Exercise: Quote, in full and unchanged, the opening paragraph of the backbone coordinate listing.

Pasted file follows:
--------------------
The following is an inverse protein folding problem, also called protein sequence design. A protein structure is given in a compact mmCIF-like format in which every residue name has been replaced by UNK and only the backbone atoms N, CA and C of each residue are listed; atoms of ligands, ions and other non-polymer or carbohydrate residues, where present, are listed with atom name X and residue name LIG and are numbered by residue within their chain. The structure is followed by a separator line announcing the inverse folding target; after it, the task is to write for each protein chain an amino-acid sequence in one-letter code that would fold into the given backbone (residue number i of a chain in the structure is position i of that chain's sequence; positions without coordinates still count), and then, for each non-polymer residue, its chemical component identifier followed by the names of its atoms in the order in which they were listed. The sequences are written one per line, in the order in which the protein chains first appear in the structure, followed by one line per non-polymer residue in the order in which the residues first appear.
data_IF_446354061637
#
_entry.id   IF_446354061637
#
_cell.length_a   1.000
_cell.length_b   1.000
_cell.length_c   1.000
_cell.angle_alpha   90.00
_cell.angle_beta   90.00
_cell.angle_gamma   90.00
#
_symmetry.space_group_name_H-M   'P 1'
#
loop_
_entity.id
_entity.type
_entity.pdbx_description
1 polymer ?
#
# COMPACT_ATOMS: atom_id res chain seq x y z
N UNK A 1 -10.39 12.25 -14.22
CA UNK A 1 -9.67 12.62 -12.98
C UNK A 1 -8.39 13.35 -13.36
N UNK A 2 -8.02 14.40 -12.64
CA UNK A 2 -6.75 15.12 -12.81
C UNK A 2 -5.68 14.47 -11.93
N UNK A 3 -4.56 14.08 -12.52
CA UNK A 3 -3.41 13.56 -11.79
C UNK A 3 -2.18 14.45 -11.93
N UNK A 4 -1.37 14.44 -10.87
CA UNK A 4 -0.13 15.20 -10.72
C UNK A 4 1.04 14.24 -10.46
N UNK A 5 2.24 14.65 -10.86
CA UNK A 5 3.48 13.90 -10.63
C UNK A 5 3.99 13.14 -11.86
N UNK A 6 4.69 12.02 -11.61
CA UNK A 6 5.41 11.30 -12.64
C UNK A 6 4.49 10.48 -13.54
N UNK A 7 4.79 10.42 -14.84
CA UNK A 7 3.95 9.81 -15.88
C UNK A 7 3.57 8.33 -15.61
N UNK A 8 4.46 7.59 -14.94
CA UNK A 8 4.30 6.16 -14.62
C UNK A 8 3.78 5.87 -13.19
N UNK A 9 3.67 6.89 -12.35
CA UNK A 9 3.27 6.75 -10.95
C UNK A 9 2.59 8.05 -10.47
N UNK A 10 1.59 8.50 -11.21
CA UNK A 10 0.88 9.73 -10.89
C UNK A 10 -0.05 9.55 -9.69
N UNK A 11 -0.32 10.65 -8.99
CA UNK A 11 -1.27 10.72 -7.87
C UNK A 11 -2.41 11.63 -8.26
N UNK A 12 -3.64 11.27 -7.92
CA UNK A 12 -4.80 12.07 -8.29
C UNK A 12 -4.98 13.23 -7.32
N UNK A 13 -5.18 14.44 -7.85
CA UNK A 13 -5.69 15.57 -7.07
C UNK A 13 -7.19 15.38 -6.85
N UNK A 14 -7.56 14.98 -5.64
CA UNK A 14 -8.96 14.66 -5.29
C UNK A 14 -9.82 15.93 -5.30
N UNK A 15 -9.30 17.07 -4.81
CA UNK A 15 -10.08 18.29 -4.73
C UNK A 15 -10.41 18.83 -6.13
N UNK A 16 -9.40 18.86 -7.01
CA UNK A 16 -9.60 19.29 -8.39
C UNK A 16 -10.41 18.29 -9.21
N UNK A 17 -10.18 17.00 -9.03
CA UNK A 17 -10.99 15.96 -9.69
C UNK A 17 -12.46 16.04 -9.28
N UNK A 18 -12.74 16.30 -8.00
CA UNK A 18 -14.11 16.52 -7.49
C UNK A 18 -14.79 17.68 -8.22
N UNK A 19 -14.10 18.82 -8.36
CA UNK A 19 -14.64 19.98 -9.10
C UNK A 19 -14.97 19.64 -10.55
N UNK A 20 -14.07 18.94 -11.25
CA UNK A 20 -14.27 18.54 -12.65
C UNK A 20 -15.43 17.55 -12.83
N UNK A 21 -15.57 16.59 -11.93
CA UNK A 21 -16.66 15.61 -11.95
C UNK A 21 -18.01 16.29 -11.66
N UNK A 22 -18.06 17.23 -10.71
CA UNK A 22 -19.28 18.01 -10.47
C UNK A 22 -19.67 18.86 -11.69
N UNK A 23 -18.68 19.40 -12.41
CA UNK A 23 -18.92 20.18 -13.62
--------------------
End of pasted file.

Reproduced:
The following is an inverse protein folding problem, also called protein sequence design. A protein structure is given in a compact mmCIF-like format in which every residue name has been replaced by UNK and only the backbone atoms N, CA and C of each residue are listed; atoms of ligands, ions and other non-polymer or carbohydrate residues, where present, are listed with atom name X and residue name LIG and are numbered by residue within their chain. The structure is followed by a separator line announcing the inverse folding target; after it, the task is to write for each protein chain an amino-acid sequence in one-letter code that would fold into the given backbone (residue number i of a chain in the structure is position i of that chain's sequence; positions without coordinates still count), and then, for each non-polymer residue, its chemical component identifier followed by the names of its atoms in the order in which they were listed. The sequences are written one per line, in the order in which the protein chains first appear in the structure, followed by one line per non-polymer residue in the order in which the residues first appear.